Kayla Nick-Kearney | June 8, 2017
The Internet for All Now Act of 2017 has been approved with a price of $330 million by the Assembly and is moving to the Senate.
Assembly Bill 1665, which includes 23 bipartisan co-authors, extends broadband deployment to rural and low-income urban areas through the California Advanced Services Fund.
“Digital deserts,” or underserved communities, include Visalia, Tehama and Lassen, according to Sunne Wright McPeak, CEO of the California Emerging Technology Fund. The California Advanced Services Fund will provide the money necessary to build out the network. The fund was rededicated in 2008 to broadband deployment.
“Before that, it was used for telephone subsidies, so it’s been collected for decades,” McPeak said.
As the telephone subsidy fund, $300 million was collected each year. In 2008, $315 million was assigned to the broadband effort.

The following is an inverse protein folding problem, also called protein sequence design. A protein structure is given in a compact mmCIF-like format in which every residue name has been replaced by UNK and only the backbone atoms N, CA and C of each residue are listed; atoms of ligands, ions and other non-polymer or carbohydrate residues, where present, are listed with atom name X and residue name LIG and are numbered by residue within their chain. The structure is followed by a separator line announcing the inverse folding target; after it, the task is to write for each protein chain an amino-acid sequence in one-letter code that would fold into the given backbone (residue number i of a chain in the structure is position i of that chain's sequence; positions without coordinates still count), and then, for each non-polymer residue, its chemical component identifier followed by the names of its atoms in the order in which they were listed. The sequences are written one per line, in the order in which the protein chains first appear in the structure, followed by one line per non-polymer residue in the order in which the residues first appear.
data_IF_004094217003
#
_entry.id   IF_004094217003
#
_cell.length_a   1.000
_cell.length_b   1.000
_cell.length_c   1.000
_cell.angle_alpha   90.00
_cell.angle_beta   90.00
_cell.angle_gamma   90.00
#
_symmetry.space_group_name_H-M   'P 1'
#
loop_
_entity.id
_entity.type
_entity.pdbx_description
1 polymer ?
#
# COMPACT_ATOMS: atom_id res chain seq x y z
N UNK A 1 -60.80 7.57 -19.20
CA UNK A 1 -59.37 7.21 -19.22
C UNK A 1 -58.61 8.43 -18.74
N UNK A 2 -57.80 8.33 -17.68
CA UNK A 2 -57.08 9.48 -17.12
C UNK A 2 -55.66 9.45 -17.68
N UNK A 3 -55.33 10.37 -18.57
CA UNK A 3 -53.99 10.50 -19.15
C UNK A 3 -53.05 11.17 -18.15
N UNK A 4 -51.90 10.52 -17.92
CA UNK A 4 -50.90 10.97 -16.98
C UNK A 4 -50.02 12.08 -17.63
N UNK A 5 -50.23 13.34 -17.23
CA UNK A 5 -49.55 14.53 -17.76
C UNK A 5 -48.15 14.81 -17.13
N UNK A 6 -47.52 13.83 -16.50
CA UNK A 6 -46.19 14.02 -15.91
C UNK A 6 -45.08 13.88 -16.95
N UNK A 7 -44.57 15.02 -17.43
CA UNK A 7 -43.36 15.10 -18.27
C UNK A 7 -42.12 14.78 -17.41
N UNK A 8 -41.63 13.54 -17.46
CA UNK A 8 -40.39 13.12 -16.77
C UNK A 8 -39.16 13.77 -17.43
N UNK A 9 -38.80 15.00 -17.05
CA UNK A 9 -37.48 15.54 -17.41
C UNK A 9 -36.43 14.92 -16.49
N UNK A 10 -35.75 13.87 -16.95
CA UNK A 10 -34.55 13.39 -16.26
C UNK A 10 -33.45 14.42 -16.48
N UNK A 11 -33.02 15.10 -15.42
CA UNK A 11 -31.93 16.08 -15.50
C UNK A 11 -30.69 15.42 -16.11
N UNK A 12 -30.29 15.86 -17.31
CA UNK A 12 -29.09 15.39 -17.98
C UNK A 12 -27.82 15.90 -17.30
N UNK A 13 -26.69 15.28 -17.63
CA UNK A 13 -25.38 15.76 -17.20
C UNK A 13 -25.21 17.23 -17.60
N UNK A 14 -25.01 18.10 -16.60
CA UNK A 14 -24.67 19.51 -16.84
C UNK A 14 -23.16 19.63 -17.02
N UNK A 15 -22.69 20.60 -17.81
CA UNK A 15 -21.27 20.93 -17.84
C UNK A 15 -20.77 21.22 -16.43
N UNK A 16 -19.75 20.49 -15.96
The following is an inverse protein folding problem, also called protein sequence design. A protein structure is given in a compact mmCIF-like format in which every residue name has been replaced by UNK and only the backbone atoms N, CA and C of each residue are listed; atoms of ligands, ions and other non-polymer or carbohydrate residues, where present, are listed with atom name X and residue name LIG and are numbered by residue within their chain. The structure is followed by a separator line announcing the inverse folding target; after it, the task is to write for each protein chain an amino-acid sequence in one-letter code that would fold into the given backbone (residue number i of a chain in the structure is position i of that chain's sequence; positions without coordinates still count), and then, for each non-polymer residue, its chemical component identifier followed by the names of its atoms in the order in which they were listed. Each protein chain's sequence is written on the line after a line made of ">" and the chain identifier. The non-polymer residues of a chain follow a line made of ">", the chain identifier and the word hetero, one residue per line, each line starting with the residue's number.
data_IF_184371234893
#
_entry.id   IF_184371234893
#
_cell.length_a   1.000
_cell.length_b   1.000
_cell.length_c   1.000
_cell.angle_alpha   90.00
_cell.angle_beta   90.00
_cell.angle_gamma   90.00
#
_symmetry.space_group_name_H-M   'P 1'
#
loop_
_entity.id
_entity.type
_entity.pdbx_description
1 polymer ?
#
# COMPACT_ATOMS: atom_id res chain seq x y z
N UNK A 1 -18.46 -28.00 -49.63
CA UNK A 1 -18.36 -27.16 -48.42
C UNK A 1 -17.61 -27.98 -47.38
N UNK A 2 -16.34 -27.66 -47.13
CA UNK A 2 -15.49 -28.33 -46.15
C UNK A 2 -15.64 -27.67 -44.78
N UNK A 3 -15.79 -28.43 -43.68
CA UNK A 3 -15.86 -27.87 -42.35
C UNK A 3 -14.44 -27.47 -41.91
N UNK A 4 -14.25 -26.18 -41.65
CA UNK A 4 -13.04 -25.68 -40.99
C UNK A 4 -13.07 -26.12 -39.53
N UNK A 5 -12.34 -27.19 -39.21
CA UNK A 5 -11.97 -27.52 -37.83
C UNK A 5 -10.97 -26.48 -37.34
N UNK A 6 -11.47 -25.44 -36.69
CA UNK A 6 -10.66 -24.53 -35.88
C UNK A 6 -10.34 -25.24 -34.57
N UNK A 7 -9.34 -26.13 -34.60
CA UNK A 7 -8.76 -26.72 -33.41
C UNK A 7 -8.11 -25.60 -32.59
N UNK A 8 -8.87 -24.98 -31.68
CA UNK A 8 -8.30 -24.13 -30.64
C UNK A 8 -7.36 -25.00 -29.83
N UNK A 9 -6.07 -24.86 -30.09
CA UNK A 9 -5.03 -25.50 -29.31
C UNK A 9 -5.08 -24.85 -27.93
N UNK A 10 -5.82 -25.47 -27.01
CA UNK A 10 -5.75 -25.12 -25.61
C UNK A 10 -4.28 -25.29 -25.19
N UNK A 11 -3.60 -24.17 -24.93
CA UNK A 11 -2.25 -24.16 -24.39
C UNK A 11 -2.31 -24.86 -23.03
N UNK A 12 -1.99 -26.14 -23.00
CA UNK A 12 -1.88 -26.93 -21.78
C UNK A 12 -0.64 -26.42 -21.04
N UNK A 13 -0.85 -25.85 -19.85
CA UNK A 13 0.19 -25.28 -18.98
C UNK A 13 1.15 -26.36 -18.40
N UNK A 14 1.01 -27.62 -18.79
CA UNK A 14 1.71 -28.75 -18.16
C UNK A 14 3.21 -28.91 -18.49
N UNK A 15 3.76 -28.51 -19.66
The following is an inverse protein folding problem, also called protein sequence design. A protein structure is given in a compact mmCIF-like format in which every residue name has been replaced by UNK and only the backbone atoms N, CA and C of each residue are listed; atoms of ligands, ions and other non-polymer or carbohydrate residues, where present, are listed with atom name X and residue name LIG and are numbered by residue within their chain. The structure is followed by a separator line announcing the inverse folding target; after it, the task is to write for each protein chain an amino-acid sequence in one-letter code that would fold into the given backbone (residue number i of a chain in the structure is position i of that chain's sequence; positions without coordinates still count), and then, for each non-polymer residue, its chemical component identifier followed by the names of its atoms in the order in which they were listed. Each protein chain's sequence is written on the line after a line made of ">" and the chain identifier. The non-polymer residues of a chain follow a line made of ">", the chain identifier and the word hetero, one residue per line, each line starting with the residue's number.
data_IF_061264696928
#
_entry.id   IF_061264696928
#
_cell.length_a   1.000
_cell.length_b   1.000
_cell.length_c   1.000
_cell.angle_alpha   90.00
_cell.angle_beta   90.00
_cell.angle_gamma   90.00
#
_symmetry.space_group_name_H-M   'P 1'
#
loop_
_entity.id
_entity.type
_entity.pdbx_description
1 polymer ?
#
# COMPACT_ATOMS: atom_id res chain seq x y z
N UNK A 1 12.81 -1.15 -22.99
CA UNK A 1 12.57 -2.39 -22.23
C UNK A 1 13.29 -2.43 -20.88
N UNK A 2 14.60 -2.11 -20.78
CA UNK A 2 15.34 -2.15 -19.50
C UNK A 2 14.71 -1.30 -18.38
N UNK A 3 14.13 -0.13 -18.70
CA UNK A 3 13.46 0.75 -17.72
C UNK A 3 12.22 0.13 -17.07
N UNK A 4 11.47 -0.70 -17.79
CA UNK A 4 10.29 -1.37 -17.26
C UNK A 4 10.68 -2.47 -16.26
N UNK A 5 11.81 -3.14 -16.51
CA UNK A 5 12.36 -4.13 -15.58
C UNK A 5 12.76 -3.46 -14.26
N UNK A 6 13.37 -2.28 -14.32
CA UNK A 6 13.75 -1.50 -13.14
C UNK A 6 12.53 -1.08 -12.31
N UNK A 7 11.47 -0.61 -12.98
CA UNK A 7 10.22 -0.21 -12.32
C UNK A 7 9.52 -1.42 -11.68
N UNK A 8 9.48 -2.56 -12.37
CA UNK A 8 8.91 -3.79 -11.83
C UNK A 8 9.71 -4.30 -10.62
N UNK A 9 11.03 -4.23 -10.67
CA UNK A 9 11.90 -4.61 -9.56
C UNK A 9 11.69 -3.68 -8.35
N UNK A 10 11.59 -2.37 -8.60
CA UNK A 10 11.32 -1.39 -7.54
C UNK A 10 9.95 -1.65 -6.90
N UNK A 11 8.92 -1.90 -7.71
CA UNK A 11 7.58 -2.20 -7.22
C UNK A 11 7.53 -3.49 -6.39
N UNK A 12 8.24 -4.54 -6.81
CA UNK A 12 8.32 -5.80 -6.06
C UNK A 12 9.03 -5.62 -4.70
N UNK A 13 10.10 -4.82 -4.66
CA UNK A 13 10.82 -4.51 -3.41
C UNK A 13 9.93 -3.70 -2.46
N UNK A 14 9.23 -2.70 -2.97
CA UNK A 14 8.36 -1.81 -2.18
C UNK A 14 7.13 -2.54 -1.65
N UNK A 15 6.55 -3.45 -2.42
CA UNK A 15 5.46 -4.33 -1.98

“This is, again, the Legislature stepping up, continuing to address the digital divide, using an existing source that is a modest surcharge, a lot less than it used to be for telephone service, but giving us a tangible amount for leveraging private capital, leveraging other public dollars and other public resources,” said McPeak.
The money will be divided into three parts: $300 million will be spent on infrastructure, $10 million for resources and $20 million to get the “lowest of the low-income households online.”
“Having the technology is one thing,” McPeak said. “We actually need to use it, and then we become a lot more efficient in our economy.”